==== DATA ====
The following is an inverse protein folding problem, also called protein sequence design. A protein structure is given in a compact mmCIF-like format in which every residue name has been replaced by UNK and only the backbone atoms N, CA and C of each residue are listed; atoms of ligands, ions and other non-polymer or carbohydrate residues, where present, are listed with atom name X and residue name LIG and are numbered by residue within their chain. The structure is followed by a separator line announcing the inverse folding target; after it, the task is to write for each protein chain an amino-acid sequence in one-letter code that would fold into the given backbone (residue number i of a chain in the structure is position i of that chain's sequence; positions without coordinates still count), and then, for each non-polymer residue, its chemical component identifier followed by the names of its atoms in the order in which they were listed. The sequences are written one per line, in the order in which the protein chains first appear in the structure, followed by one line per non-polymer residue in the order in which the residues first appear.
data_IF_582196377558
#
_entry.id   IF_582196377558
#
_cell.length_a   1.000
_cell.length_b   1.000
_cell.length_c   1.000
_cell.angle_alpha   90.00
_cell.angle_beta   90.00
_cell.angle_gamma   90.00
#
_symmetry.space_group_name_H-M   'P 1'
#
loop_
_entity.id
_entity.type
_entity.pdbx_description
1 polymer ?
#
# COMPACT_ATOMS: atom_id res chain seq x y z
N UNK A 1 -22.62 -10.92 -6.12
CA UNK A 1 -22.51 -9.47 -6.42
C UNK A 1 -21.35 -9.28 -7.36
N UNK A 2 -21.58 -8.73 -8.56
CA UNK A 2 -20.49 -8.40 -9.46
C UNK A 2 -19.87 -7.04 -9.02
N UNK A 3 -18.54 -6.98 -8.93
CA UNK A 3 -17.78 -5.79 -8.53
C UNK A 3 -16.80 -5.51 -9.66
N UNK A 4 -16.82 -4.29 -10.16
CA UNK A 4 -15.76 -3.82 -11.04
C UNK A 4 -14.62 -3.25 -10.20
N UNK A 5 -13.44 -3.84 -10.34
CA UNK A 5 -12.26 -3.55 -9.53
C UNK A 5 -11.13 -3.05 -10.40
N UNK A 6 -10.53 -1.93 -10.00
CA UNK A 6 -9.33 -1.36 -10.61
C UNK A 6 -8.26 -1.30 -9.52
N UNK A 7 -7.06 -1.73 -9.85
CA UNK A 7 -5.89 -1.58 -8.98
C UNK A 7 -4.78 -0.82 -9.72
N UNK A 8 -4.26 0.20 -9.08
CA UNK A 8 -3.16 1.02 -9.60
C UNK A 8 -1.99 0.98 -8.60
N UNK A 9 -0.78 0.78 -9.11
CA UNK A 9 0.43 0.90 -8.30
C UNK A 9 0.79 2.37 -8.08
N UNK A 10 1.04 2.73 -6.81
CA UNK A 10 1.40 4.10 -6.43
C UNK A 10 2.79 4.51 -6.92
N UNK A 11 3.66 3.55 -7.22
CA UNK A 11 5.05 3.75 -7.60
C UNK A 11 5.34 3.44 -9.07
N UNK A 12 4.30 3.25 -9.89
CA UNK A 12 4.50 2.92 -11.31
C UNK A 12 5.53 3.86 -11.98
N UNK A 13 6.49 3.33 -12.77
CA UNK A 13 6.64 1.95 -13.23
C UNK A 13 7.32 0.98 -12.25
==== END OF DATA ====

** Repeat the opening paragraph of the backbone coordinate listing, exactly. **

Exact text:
The following is an inverse protein folding problem, also called protein sequence design. A protein structure is given in a compact mmCIF-like format in which every residue name has been replaced by UNK and only the backbone atoms N, CA and C of each residue are listed; atoms of ligands, ions and other non-polymer or carbohydrate residues, where present, are listed with atom name X and residue name LIG and are numbered by residue within their chain. The structure is followed by a separator line announcing the inverse folding target; after it, the task is to write for each protein chain an amino-acid sequence in one-letter code that would fold into the given backbone (residue number i of a chain in the structure is position i of that chain's sequence; positions without coordinates still count), and then, for each non-polymer residue, its chemical component identifier followed by the names of its atoms in the order in which they were listed. The sequences are written one per line, in the order in which the protein chains first appear in the structure, followed by one line per non-polymer residue in the order in which the residues first appear.